You have to resign yourself to wasting lots of trees before you write anything really good. That’s just how it is. It’s like learning an instrument. You’ve got to be prepared for hitting wrong notes occasionally, or quite a lot. That’s just part of the learning process.
And read a lot. Reading a lot really helps. Read anything you can get your hands on.
No. Not that Voice.
I’m reading Morris Gleitzman’s Once, told in the voice of a small Jewish boy, Felix, wandering wartime Poland in search of his parents. He’s unaware of the scale and meaning of the Holocaust happening around him, and misreading all the signs – not just because he’s young but also because he is fundamentally good. Foreboding drips onto every page. It’s both gorgeous and dreadful to read.
Felix’s voice is very direct, speaking straight to young readers (and people of any age) so that you immediately attach yourself to Felix and see the world through his eyes, even though you – knowing what you know – also can’t, at the same time. Gleitzman has said that the series was triggered by the story of the life (and death) of his hero, the Polish doctor and author Janusz Korczak, and extensive research into contemporary accounts of and by child victims and survivors of the Holocaust. Once must work quite differently for young readers who don’t have information about what is happening in Felix’s world, but those who do know are still somehow conveyed into the world view of that small Polish boy – even though for us, being without knowledge of the Holocaust is realistically impossible to comprehend now that we do have that knowledge, now that the world has been changed by it.
As a writing feat, that’s tricky to pull off. (Another sublime example is Jack in Emma Donoghue’s Room which, although not historical, requires the same balance of belief and disbelief at once. ) But it’s not just that which interests me. The ahistorical voice works particularly well for young readers. You’d think it’d be easy, but it isn’t. It’s not the same thing as writing in a modern voice, but is something else – based on a modern voice but with no (or few) jarring historical anachronisms. The modern voice – the author’s own transitory dialect – will date. The ahistorical voice will last a little longer.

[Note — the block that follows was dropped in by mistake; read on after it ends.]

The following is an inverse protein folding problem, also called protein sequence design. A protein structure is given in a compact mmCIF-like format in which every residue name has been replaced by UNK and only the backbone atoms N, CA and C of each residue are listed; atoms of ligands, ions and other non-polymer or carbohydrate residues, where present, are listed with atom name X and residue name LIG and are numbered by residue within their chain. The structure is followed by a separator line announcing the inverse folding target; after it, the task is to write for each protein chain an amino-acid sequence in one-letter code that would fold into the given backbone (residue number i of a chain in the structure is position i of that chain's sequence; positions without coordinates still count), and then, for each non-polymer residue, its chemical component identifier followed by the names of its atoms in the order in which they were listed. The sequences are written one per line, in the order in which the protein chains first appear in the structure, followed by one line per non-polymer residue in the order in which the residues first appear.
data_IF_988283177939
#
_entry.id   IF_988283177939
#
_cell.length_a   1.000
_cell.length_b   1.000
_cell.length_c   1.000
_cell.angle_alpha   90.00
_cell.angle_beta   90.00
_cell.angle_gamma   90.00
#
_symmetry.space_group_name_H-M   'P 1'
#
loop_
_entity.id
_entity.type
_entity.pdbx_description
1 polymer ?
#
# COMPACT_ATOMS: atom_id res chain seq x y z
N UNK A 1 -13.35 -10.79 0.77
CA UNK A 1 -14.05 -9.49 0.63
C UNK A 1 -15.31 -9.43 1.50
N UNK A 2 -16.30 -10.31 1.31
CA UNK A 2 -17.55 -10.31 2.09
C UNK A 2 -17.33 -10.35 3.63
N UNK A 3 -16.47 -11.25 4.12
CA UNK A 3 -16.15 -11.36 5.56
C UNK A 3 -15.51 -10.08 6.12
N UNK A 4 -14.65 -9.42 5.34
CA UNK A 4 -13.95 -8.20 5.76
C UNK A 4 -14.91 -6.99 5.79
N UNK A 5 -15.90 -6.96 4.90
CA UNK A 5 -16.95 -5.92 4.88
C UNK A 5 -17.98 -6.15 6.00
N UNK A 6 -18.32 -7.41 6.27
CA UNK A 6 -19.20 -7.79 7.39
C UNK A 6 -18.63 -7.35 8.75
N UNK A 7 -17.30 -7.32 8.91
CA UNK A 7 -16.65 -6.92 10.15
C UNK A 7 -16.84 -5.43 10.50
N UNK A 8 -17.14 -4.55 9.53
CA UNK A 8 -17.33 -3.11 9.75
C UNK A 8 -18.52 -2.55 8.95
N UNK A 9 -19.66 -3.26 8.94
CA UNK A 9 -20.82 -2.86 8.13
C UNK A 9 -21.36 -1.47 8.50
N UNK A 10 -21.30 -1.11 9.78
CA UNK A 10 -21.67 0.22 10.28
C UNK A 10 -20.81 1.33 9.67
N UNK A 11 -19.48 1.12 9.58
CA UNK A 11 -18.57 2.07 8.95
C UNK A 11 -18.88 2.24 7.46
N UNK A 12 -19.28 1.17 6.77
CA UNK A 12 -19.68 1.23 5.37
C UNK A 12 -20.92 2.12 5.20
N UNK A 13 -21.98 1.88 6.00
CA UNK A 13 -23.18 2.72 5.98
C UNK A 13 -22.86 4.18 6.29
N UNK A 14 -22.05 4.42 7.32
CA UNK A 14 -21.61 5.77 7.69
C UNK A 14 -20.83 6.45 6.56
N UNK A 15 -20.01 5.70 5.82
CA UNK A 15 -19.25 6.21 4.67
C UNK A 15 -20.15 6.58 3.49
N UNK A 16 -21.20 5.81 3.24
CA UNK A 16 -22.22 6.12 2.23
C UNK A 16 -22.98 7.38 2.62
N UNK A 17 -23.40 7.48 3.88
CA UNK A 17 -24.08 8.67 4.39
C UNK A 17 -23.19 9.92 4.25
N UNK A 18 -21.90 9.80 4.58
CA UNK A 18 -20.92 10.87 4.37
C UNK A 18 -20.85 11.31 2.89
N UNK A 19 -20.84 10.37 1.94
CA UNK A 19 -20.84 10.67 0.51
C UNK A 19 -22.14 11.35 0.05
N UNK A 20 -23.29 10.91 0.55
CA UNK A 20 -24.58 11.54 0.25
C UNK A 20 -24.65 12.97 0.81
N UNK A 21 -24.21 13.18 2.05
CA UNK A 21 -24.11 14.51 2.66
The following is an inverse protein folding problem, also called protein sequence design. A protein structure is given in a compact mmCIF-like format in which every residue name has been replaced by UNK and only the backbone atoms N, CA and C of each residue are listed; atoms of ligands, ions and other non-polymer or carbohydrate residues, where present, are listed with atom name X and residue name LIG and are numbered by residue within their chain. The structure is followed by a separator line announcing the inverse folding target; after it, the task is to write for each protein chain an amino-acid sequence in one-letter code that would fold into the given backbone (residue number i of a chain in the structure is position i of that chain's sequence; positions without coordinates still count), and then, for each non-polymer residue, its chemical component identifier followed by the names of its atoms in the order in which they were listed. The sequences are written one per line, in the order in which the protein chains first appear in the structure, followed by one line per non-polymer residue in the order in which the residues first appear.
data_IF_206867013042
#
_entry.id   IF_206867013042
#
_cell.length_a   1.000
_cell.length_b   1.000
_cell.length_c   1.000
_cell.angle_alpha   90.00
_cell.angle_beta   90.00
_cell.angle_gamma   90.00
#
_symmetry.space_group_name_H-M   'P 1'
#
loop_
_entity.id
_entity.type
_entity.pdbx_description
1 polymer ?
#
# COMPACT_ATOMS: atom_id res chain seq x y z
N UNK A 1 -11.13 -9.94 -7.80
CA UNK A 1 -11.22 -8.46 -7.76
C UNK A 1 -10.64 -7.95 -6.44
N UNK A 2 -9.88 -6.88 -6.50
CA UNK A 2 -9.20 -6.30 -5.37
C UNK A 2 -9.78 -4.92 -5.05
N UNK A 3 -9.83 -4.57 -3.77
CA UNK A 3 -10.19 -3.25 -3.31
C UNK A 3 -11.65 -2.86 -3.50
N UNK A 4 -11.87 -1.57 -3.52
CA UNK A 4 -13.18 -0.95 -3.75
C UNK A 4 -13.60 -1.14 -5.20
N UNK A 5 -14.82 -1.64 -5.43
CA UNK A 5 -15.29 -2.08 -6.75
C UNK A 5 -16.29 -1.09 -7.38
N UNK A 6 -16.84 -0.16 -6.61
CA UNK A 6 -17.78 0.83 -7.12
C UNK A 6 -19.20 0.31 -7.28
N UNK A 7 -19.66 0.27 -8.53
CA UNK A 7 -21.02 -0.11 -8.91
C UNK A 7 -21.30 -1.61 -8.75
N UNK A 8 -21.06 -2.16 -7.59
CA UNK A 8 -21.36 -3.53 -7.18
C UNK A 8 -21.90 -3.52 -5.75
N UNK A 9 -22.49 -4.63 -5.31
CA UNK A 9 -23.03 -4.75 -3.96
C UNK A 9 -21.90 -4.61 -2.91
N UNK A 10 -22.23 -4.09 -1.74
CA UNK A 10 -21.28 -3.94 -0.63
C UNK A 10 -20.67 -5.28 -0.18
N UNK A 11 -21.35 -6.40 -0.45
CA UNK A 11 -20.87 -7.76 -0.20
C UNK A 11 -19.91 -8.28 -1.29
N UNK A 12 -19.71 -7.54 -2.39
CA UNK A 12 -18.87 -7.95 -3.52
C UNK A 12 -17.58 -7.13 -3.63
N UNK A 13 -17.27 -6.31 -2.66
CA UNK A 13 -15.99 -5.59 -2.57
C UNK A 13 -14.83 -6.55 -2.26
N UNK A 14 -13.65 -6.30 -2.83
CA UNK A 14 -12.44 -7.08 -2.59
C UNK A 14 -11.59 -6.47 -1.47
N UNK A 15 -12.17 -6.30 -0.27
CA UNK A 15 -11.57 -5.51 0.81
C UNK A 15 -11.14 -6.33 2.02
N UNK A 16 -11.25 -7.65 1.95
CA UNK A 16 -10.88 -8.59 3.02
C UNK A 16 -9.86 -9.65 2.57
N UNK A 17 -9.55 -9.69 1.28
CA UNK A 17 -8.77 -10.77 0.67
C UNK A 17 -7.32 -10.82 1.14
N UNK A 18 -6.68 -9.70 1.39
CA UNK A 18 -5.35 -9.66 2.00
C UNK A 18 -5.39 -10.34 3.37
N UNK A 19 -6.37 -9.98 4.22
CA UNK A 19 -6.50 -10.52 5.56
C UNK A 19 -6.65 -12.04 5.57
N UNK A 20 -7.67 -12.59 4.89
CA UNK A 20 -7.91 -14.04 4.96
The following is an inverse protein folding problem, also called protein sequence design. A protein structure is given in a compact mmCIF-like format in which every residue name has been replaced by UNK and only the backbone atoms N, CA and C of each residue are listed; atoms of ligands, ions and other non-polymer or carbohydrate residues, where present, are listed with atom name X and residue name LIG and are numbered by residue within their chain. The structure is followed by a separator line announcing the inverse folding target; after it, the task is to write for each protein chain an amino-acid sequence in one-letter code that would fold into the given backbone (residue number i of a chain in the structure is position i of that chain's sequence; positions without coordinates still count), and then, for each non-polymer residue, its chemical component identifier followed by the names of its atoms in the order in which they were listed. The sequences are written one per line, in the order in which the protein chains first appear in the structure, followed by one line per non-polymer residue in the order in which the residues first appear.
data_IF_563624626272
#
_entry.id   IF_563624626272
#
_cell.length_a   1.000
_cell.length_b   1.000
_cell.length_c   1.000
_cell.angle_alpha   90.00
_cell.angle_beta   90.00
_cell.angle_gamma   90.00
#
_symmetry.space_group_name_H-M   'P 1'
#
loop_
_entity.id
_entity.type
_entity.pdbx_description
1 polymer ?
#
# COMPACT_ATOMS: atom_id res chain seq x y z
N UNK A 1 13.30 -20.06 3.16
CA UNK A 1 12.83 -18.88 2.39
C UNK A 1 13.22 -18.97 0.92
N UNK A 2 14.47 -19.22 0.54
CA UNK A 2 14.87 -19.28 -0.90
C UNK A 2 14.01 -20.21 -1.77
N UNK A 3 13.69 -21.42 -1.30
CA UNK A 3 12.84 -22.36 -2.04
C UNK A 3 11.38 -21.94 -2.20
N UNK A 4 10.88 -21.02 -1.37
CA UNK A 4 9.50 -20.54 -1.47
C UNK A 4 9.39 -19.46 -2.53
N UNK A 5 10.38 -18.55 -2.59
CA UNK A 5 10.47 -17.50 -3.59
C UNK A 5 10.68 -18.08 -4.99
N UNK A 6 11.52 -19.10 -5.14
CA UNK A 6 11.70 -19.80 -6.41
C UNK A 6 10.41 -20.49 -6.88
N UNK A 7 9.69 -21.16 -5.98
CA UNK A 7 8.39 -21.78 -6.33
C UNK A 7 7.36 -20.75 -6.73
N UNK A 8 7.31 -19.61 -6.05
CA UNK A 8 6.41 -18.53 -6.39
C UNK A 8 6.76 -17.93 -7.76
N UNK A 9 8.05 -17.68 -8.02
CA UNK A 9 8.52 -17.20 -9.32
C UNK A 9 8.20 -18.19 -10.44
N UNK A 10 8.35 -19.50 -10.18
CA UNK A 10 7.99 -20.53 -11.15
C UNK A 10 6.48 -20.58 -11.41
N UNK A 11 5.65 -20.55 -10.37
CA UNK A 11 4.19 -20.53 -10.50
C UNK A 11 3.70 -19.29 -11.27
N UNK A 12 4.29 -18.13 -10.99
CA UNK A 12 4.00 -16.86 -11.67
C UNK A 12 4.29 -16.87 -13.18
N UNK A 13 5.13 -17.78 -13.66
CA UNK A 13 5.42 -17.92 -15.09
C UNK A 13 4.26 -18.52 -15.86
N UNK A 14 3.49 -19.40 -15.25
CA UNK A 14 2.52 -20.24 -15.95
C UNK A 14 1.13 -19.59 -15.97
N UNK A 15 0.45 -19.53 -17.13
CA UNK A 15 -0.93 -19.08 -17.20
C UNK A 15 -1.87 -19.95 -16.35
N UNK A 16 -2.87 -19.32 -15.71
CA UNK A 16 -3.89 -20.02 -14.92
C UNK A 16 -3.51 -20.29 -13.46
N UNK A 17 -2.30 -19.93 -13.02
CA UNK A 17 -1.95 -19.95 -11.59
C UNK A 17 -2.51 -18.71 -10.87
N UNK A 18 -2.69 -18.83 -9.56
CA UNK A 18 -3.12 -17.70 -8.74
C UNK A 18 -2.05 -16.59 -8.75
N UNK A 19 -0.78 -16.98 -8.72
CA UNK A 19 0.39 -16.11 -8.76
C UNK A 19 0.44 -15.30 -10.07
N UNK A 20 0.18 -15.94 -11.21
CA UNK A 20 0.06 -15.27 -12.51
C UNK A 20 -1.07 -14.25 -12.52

The writing process requires deep research not just into historical events and details but also into contemporary speech patterns, vocabulary and world view so that they can be present without being visible. Hilary Mantell has explained how she does it: ‘I use modern English but shift it sideways a little, so that there are some unusual words, some Tudor rhythms, a suggestion of otherness… If the words of real people have come down to us, I try to work them in among my inventions so that you can’t see where they join.’ (1).
I reckon it was first mastered, especially for young readers, by people like Geoffrey Trease in those golden post-war decades, creating fiction that was different to what Trease called “costume drama”: that is, where there is a great deal of historical accuracy about details of food and dress and perhaps even words, but no contemporary empathy – no understanding of the essential world view of the characters. It’s one reason Wolf Hall is so fine, and some other Tudor novels filled with “prithee” and “pray you” not.
This is partly what I’m working on now, although I have a long way to go before my fiction lives up to my theory.
I’m on the side of V.A. Kolve who suggests: ‘We have little choice but to acknowledge our modernity, admit our interest in the past is always (and by no means illegitimately) born of present concern.’ (2)
And get on with it.
Can’t say anymore. Have to go find out what happens to young Felix.
(1) Mantel, Hillary, 'The Elusive Art of Making the Dead Speak', Wall Street Journal, April 27, 2012 (2) Kolve, VA (1998)'Ganymede/Son of Getron: Medieval monasticism and the drama of same-sex desire', Speculum, 73 (4), 1014-67.
Here are some of the platforms and examples used in my workshops on social media for writers and readers.
Facebook pages and groups:
- WordPress (easy to use, can add functions)
- Blogger (simple, Google product)
- Tumblr (simplest of all, great for images)
Here are the slides from the sessions:
The 2012 Emerging Writers’ Festival isn’t far off: a wonderful event for writers who are serious about writing.
I’m running two workshops as part of the festival, both at Fitzroy Library on 2 June.
Admission is free, bookings are required and apparently filling fast. To book, contact Yarra Libraries on 1300 695 427 or at email@example.com
This morning I’m off to read my one and only (so far) picture book to a kindergarten class.
I love talking to the littlies. They ask such wonderful questions:
- What’s your favourite colour?
- Do you have a dog? Why not?
- Did you write Thomas the Tank Engine? Why not?
- Are you married? Why not?
- I went to the beach once.
- Why is the sky?
- If you’re going to read from your book, practice reading out loud, at home, and slower than you think possible.
- Ask the teachers if there’s anything specific they want you to cover – any topics being discussed in class, or queries about your own work or process?
- Ask yourself why you’re doing it. If the answer is that your publisher wants you to, that might not make for the most gripping speech the crowd has heard. So ask again. What do you want to share? Encourage? What have you got to say? Why did you write the book in the first place? Why do you write books at all? Why would anybody read them?
- Make sure you are agreed and clear on all details: where, when, what year level, payment (if any), tech requirements.
- It’s work. A professional appointment. Dress respectfully.